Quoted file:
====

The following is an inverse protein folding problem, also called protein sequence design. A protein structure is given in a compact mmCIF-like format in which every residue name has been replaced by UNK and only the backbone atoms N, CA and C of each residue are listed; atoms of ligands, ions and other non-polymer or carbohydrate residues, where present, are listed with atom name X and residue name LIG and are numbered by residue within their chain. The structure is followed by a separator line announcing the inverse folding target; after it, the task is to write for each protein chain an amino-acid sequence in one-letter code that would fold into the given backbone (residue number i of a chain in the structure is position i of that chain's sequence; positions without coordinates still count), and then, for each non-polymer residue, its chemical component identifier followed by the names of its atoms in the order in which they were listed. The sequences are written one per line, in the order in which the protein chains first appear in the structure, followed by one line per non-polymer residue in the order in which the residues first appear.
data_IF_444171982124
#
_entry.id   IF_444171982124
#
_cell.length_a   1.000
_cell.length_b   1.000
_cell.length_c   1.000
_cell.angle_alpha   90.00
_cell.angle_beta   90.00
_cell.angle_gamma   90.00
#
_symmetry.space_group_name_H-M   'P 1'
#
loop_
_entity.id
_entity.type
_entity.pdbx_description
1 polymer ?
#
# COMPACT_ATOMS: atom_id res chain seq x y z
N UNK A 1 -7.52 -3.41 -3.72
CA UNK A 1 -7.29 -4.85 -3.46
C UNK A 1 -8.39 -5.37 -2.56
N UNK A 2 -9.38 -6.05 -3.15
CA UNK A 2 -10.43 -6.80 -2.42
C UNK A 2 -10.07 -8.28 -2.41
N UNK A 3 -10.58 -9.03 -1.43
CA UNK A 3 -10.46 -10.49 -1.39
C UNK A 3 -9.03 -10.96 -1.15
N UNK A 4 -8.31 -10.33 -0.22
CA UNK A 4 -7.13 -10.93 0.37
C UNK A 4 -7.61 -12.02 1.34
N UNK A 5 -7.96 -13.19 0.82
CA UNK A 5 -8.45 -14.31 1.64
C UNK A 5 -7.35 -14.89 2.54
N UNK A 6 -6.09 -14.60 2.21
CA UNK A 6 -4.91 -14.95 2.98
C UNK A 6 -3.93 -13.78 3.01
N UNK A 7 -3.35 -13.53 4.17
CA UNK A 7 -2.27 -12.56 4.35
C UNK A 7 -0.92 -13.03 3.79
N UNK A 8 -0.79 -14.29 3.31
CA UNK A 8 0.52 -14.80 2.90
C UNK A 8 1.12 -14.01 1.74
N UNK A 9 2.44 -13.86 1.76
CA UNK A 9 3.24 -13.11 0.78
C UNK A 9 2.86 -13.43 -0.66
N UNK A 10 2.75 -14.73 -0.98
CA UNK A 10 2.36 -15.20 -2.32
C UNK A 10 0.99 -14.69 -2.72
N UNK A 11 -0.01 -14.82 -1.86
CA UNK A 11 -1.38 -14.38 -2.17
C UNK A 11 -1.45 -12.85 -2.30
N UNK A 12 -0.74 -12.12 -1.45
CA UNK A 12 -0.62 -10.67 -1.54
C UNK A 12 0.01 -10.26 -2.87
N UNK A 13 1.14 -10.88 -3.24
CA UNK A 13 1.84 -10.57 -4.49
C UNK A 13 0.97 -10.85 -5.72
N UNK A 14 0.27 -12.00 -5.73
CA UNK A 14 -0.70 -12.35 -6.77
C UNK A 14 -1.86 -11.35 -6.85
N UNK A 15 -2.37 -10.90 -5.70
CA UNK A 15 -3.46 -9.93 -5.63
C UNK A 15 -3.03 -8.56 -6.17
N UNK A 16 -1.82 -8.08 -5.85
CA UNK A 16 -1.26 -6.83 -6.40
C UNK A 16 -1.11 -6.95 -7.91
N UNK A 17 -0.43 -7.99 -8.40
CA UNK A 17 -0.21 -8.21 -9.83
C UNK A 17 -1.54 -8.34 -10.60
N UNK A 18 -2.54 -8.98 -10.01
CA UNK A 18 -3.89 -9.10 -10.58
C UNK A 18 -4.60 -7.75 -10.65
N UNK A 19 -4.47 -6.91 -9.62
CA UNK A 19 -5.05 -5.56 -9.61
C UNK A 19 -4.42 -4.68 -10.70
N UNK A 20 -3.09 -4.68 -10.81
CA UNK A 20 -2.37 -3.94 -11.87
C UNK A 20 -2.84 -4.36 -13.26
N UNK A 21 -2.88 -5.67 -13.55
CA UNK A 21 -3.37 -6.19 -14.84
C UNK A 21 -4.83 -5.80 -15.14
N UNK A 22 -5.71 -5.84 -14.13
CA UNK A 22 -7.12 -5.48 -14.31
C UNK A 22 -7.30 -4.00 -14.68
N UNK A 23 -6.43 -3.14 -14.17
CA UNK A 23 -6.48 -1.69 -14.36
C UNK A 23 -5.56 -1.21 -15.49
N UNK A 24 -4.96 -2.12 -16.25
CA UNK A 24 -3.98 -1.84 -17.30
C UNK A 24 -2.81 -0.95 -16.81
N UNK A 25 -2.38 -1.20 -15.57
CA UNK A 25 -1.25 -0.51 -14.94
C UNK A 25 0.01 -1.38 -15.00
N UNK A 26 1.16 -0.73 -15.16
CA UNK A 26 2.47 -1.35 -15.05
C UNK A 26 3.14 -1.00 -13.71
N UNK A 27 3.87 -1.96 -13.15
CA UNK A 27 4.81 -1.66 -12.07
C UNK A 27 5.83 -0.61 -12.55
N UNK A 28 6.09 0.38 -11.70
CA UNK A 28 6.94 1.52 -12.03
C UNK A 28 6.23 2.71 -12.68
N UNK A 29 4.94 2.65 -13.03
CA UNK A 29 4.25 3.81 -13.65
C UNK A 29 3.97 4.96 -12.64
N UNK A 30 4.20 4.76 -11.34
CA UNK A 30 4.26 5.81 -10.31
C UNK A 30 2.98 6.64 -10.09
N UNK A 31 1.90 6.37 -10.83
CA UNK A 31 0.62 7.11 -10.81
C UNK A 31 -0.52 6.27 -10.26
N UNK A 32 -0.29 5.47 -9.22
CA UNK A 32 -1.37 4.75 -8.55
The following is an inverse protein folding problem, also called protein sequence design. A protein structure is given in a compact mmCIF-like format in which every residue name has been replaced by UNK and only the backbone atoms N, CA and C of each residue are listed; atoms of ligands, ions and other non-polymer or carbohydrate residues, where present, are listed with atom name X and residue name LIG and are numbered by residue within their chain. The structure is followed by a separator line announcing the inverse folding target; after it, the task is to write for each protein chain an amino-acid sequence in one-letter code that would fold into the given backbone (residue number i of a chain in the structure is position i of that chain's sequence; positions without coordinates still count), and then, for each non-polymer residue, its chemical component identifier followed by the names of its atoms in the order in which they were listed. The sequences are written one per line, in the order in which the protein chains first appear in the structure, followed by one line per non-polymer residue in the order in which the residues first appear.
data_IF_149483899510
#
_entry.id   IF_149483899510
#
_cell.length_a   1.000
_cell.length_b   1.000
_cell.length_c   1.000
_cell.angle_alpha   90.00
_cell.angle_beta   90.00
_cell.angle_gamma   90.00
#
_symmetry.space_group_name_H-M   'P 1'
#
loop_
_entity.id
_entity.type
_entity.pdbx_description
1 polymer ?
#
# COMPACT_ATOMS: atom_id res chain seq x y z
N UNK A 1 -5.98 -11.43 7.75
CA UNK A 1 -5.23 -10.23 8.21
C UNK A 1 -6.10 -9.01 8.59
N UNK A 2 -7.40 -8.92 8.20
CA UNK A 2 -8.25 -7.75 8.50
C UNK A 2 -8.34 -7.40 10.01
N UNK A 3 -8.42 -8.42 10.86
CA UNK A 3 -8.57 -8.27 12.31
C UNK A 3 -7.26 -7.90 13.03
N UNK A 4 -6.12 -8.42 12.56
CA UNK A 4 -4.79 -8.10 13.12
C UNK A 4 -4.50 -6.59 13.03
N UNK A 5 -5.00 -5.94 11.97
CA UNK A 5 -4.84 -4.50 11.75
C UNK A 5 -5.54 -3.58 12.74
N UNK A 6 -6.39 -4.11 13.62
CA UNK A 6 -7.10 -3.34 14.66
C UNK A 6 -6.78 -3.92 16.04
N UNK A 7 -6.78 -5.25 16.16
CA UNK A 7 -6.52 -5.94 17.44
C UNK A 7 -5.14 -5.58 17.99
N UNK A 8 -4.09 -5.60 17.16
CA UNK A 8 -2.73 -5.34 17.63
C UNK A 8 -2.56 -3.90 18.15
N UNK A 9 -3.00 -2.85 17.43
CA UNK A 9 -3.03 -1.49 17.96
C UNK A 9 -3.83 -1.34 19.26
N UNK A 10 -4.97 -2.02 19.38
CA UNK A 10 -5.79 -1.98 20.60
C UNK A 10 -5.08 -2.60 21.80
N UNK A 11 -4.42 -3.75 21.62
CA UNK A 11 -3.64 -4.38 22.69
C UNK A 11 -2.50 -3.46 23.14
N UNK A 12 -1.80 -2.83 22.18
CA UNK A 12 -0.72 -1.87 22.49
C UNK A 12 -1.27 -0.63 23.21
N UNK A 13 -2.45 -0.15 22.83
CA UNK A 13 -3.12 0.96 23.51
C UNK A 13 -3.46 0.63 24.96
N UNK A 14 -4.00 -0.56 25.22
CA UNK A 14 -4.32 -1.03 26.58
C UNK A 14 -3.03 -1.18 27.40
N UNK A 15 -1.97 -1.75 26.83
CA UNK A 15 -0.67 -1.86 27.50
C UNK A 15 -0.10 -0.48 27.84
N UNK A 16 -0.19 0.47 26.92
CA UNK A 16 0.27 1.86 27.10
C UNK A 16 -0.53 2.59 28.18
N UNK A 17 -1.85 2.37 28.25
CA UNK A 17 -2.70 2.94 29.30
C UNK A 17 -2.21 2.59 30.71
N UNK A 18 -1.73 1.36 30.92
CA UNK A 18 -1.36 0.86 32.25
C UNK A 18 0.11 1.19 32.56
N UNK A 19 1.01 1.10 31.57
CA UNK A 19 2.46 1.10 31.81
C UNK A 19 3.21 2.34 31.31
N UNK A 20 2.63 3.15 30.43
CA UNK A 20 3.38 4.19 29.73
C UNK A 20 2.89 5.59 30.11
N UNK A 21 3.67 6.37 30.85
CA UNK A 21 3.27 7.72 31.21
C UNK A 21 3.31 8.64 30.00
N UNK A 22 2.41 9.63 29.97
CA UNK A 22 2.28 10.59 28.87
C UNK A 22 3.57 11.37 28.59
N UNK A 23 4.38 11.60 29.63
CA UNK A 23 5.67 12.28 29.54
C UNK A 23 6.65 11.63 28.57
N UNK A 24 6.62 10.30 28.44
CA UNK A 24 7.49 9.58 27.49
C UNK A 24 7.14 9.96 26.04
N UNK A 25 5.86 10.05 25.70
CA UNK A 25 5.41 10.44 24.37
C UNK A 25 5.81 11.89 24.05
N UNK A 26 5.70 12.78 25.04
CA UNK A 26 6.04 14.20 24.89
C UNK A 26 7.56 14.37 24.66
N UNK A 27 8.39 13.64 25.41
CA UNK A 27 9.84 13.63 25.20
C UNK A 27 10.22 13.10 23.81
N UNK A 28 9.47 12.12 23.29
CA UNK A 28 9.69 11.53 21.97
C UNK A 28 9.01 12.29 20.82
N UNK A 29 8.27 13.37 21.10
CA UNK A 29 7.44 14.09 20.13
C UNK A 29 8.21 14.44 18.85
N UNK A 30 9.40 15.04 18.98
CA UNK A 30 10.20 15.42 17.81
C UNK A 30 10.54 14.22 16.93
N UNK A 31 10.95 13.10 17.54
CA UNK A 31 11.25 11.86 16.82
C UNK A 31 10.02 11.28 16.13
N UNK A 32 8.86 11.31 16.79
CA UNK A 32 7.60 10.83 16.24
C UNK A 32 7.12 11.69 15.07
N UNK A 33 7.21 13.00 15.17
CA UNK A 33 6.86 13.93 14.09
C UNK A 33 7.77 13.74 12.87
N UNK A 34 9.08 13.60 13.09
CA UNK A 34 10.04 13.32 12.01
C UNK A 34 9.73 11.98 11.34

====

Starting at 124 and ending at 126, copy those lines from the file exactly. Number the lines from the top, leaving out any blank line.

_cell.length_c   1.000
_cell.angle_alpha   90.00
_cell.angle_beta   90.00